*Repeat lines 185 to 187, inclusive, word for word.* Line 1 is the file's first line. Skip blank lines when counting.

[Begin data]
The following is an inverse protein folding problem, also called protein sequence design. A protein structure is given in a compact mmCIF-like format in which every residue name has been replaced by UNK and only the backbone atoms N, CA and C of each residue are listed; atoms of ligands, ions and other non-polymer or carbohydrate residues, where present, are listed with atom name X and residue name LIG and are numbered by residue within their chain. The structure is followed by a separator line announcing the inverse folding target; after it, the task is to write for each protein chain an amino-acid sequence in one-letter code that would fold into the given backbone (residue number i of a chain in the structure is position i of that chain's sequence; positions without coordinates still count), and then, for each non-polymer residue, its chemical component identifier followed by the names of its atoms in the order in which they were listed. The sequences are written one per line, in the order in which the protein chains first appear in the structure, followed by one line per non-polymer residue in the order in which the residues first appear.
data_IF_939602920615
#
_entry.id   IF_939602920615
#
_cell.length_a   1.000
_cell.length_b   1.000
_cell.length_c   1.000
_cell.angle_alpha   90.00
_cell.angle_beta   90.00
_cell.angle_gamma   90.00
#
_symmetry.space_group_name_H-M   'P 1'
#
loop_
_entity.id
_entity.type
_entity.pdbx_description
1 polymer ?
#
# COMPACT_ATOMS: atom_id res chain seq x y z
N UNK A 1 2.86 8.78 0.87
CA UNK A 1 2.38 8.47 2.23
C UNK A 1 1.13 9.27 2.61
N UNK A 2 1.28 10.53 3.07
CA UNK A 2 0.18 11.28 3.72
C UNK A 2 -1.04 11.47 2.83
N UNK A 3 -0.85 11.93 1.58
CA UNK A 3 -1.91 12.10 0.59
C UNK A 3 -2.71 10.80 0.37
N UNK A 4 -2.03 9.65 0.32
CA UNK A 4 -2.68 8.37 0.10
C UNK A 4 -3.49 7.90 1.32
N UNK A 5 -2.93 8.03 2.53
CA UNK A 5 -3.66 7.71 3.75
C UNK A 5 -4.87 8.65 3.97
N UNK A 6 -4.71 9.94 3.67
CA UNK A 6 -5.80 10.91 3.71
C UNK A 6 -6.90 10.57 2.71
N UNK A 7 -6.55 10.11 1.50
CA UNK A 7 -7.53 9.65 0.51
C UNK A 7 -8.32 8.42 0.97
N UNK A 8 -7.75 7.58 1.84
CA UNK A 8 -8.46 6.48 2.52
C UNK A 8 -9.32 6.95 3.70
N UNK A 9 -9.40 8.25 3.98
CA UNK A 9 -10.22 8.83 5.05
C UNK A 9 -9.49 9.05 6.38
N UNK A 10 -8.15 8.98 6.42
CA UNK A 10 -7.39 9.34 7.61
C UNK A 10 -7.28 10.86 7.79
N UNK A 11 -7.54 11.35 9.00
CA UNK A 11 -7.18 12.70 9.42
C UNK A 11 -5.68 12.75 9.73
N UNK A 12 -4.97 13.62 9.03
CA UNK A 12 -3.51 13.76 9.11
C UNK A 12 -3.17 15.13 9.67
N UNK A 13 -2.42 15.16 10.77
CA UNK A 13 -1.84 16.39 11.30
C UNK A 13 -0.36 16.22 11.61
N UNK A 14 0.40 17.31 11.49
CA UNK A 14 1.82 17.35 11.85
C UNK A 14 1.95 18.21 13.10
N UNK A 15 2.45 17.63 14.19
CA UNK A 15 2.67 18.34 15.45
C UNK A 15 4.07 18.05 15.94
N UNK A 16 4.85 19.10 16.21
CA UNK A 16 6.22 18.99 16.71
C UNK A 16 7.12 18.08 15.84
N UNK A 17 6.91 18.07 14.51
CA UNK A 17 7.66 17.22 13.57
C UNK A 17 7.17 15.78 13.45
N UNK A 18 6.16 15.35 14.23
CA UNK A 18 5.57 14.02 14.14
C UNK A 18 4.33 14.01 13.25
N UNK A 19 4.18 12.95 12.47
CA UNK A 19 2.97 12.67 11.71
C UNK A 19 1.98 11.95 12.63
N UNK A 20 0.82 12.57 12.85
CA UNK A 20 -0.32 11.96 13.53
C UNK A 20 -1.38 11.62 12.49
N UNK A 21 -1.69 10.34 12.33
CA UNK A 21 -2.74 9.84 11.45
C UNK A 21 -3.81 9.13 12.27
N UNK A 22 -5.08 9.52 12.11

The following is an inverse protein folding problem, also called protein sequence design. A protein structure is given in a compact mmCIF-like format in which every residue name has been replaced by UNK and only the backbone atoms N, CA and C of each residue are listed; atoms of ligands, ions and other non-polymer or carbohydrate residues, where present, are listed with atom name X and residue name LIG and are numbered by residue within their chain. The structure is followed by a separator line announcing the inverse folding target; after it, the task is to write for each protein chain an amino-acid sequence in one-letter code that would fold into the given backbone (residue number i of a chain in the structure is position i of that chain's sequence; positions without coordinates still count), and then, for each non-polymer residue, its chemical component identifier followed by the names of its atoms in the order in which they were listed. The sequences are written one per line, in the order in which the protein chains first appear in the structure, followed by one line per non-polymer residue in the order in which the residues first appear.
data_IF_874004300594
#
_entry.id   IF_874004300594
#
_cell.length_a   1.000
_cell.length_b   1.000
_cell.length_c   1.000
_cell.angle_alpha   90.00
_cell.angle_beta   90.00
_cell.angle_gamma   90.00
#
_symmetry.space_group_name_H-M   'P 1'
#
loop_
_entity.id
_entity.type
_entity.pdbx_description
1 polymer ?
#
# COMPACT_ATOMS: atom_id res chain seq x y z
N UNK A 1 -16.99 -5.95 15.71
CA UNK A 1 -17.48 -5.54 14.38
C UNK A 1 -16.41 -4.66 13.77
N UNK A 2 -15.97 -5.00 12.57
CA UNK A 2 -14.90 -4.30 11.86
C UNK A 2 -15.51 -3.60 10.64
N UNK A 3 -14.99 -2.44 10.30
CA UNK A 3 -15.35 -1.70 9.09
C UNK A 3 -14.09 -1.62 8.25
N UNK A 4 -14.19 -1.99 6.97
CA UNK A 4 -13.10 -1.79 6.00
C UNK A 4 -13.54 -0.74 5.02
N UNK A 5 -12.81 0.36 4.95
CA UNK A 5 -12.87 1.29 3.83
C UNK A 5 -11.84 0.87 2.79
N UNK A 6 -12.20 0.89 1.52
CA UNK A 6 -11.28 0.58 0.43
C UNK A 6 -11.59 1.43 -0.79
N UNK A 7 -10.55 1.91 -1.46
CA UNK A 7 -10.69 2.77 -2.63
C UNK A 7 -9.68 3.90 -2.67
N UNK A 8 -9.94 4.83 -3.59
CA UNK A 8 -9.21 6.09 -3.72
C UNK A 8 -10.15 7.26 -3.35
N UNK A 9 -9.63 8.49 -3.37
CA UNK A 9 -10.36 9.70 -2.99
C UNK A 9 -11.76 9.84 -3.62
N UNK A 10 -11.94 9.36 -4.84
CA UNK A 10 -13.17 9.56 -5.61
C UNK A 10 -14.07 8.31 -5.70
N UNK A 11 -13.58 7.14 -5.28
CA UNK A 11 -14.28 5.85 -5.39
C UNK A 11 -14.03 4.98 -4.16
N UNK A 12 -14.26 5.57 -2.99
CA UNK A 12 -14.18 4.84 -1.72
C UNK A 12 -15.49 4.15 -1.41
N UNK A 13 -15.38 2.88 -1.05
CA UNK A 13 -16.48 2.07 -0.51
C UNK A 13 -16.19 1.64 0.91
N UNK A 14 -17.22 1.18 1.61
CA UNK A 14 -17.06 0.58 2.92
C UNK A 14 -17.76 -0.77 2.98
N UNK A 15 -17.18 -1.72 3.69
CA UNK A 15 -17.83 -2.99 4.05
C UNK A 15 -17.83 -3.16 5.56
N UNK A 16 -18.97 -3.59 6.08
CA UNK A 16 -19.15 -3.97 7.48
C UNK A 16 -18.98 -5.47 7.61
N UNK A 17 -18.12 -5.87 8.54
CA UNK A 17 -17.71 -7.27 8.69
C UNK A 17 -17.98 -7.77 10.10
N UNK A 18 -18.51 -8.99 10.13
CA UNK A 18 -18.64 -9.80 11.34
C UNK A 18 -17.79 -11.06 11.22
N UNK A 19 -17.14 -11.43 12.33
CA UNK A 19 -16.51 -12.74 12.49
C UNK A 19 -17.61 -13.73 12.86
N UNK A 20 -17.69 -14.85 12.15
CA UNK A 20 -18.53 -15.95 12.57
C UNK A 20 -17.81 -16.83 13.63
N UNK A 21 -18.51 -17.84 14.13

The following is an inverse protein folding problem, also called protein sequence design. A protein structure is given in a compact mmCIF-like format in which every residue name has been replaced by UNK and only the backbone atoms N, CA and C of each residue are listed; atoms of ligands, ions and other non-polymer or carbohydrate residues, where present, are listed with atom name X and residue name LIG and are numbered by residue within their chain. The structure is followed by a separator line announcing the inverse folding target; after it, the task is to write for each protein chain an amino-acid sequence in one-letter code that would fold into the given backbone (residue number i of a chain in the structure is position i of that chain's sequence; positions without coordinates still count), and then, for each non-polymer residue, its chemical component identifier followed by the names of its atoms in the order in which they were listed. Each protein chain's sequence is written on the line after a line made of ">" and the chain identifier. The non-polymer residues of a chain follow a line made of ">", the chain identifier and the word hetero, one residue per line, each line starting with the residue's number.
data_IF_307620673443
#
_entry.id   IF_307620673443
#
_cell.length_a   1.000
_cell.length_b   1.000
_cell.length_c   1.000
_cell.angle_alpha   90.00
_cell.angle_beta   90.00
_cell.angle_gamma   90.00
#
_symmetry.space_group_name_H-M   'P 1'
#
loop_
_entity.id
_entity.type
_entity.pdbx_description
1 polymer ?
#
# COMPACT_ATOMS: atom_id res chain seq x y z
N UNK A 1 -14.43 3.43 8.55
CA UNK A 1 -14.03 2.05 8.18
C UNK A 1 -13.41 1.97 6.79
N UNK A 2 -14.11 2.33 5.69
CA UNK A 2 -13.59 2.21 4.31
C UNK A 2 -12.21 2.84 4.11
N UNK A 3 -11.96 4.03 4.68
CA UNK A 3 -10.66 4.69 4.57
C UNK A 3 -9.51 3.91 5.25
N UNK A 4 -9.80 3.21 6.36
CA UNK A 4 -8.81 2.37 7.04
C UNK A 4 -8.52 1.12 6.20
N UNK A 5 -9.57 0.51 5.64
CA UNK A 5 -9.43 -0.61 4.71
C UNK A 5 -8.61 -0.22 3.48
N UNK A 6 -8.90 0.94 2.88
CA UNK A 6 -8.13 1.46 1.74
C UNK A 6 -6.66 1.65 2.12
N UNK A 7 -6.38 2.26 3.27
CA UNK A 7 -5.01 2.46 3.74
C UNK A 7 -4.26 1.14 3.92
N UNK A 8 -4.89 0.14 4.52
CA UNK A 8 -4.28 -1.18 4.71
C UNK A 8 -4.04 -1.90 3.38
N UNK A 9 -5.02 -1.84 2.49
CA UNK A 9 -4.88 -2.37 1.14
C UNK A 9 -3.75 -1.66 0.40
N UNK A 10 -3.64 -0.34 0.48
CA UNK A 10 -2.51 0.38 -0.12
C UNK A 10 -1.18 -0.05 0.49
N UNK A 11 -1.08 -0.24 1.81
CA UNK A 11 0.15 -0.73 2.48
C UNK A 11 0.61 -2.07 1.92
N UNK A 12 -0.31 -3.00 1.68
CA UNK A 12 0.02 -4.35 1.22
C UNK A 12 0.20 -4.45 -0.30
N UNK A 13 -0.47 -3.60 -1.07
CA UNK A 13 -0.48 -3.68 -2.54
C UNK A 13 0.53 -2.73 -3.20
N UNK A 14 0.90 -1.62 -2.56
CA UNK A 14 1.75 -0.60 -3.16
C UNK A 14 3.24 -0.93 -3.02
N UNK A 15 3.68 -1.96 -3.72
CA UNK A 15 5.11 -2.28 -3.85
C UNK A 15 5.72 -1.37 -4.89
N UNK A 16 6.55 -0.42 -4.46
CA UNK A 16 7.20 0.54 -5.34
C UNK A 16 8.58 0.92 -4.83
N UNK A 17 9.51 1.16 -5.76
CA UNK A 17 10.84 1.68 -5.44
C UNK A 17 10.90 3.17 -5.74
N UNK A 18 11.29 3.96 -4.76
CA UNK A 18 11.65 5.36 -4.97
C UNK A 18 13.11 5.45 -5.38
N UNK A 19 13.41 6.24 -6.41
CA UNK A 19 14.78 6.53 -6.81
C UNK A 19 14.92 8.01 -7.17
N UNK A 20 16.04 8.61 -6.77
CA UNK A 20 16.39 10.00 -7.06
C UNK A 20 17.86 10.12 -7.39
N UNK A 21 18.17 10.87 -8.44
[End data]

_entity.pdbx_description
1 polymer ?
#